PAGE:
My commute begins each morning when I get on the N-line MUNI, one of San Francisco's oldest remaining streetcar lines that winds its way through the city's sleepy Outer Sunset district. A blur of pastel houses, dotted with restaurants, churches and Chinese supermarkets pass by the window until a pleasant robotic voice overhead chimes "UCSF," and I exit the train.

I enter the hospital across the street, where I take an elevator up nine floors. After I walk through a series of long hallways punctuated by double doors, I arrive at what would have been a wall on the south face of the hospital fifteen years ago. Instead, I'm facing a bridge, and on the other side I see what looks like a gray slab perched on a hill. The structure is buttressed by thin beams sprouting radially from the ground, and it looks a little awkward—as if it could fall the moment the next big earthquake hits. This gray slab is the University of California, San Francisco, Dolby Regeneration Medicine Building, and it is home to some of the most exciting advances in stem cell research happening today.

Built in 2011, the Dolby building is a blip of modernity on an otherwise aging campus. Chic yet utilitarian, it is easily distinguishable from the rest of the UCSF Parnassus campus, and can be spotted from miles away directly in the shadows of Sutro Tower.

As I cross the bridge to enter the building, a sentence slowly reveals itself, etched into segmented window panes lining the path: "This building is dedicated to the pioneering spirit and vision of the voters of California. Their passage of Proposition 71 created the California Institute for Regenerative Medicine, which provided major support for this facility."

Almost 15 years have passed since Prop 71 became law, and California voters made a three-billion-dollar bet on the promise of stem cell technology. At the time of its passage, the policy proposal was as groundbreaking as it was subversive.

It is easy to interpret Prop 71 as having been a direct rebuke of the Bush administration's antagonism toward embryonic stem cell research. The measure primarily sought to wean dependence on federal dollars by establishing a source of research funding separate from the National Institutes of Health. This move signaled to physicians and academics around the country that despite the negative rhetoric emerging from the White House, their work would still be valued within California, and it bolstered the state's reputation as a leader in the fight to pioneer new stem cell–based cures.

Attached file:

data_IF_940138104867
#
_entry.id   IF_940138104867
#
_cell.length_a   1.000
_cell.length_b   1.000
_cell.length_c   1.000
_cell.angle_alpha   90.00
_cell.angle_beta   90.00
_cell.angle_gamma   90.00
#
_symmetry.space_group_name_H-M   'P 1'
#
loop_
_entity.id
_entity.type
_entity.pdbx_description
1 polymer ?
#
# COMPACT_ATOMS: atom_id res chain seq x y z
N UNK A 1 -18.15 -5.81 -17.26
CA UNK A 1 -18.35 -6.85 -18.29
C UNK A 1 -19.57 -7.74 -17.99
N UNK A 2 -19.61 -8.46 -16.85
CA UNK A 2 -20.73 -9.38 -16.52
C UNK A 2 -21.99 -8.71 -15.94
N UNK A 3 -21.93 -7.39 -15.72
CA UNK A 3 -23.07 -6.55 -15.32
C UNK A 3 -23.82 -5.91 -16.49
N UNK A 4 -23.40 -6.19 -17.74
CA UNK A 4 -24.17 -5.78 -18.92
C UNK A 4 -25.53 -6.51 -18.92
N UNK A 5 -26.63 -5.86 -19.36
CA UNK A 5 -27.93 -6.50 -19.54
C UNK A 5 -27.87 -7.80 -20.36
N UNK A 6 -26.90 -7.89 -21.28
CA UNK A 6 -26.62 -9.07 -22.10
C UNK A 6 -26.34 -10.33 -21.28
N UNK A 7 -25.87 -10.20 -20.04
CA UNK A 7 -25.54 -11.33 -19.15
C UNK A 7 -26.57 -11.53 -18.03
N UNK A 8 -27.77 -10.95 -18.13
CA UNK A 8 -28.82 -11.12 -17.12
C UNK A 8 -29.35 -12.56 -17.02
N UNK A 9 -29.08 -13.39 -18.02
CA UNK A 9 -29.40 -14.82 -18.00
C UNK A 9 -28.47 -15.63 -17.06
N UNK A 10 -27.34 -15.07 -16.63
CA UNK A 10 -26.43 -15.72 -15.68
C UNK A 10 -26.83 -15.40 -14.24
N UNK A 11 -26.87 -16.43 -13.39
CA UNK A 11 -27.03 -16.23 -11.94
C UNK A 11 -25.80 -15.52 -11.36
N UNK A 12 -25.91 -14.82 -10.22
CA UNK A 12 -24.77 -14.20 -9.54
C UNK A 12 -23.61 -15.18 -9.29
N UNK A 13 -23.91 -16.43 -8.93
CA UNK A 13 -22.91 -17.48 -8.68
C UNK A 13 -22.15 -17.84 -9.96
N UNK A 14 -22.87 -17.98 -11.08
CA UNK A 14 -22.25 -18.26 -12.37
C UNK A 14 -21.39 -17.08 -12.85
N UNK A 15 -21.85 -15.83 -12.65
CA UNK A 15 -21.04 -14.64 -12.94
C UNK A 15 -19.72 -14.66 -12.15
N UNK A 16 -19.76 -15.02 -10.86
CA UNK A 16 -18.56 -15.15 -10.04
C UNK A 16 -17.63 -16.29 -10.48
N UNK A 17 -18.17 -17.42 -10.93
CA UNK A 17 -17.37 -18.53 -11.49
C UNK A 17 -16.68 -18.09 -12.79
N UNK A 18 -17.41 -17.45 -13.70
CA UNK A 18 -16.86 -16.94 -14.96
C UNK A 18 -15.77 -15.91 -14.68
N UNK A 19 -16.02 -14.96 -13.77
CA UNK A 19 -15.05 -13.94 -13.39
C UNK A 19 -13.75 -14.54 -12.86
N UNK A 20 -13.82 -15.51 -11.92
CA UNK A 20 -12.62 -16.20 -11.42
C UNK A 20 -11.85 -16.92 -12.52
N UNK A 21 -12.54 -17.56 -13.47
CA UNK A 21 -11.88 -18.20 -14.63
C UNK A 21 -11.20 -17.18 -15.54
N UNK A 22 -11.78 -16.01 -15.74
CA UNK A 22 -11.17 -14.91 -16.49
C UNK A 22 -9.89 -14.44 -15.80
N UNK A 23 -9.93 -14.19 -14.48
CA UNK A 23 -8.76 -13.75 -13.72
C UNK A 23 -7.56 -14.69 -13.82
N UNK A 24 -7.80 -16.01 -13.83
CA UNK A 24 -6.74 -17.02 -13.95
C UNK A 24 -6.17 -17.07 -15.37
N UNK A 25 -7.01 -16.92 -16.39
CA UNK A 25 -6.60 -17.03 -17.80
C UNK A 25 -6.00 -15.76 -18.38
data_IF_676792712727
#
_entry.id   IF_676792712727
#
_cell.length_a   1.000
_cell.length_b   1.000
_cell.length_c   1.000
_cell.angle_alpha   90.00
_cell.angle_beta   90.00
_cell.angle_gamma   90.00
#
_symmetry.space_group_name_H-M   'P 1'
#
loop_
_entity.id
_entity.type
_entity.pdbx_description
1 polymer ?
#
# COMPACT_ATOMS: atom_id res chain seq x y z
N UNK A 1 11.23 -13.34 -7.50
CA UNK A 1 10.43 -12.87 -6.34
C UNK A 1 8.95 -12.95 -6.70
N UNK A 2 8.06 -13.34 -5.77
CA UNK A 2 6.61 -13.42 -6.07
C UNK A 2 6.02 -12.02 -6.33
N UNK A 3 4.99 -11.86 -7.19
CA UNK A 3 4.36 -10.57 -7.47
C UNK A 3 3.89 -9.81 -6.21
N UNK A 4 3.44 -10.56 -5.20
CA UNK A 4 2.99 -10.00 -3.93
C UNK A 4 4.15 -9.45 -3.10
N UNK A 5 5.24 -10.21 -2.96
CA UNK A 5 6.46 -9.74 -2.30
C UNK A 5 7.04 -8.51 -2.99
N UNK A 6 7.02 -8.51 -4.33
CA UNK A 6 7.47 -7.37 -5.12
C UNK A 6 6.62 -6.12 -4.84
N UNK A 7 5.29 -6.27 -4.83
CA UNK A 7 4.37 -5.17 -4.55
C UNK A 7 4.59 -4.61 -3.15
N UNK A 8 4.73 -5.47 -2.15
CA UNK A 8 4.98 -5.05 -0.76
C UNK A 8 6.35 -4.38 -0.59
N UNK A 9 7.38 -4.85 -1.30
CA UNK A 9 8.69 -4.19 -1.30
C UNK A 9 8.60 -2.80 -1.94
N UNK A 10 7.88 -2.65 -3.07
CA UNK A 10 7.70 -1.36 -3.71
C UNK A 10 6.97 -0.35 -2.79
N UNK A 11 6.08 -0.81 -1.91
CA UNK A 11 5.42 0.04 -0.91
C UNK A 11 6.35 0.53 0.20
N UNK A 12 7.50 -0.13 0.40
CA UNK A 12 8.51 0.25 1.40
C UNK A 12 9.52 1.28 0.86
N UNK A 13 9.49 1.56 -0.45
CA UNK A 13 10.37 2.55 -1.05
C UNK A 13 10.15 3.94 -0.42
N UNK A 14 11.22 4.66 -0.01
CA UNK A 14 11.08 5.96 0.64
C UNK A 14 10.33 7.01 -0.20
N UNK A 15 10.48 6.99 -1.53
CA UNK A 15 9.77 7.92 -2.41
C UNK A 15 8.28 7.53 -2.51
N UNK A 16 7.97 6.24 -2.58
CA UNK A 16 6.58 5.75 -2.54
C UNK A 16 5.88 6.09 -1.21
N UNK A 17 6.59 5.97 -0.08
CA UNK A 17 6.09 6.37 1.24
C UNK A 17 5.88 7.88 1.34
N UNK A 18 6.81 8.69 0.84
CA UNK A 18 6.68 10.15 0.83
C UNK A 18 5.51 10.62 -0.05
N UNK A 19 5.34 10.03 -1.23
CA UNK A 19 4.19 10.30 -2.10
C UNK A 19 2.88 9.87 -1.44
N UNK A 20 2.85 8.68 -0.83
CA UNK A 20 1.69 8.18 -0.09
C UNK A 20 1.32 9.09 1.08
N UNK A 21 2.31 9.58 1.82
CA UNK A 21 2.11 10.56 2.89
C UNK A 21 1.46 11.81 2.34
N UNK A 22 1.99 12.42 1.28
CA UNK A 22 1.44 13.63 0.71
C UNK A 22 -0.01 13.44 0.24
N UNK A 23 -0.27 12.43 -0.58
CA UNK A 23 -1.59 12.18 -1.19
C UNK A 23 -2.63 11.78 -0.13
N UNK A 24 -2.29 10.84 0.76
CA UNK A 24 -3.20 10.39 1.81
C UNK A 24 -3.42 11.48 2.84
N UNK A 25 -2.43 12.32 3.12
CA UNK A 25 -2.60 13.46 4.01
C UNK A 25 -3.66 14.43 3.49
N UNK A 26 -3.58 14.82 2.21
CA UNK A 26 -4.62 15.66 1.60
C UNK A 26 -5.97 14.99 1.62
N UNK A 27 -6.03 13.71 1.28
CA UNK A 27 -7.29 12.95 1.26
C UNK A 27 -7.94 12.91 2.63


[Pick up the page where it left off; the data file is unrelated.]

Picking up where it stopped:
But Prop 71 undermined the federal government in other, subtler ways as well. Addressing the three-billion-dollar question of who would be responsible for meting out the state's newfound endowment, it outlined the development of California's Institute for Regenerative Medicine, a kind of pseudo-NIH staffed by scientists and ethicists, that would adjudicate claims from vying researchers. In this way, Prop 71 went beyond providing an alternate source of funding for embryonic stem cell research, and challenged the very relevance of the federal government.

Perhaps most fundamentally, as a final provision Prop 71 also enshrined the work of embryonic stem cell research as a constitutional right. The providence of that last addition has been vindicated in light of the Department of Health and Human Service's announcement Wednesday that it would revoke federal funding for any research that relies on fetal tissue derived from elective abortion.

Although Wednesday's announcement is its latest manifestation, Republican opposition to embryonic stem cell research far predates the Trump administration. There are two major avenues through which the federal government has historically sought to impose its agenda on stem cell research: the Food and Drug Administration and the National Institutes of Health. In practice, the FDA has been relatively lax in its interpretation of its role as an arbiter of stem cell research—many would say to a fault. The method of choice has instead fallen to leveraging much-needed NIH grant money, which scientists and universities depend on to stock their labs, attract post-doctoral candidates, and, most vitally, perform their lifesaving research.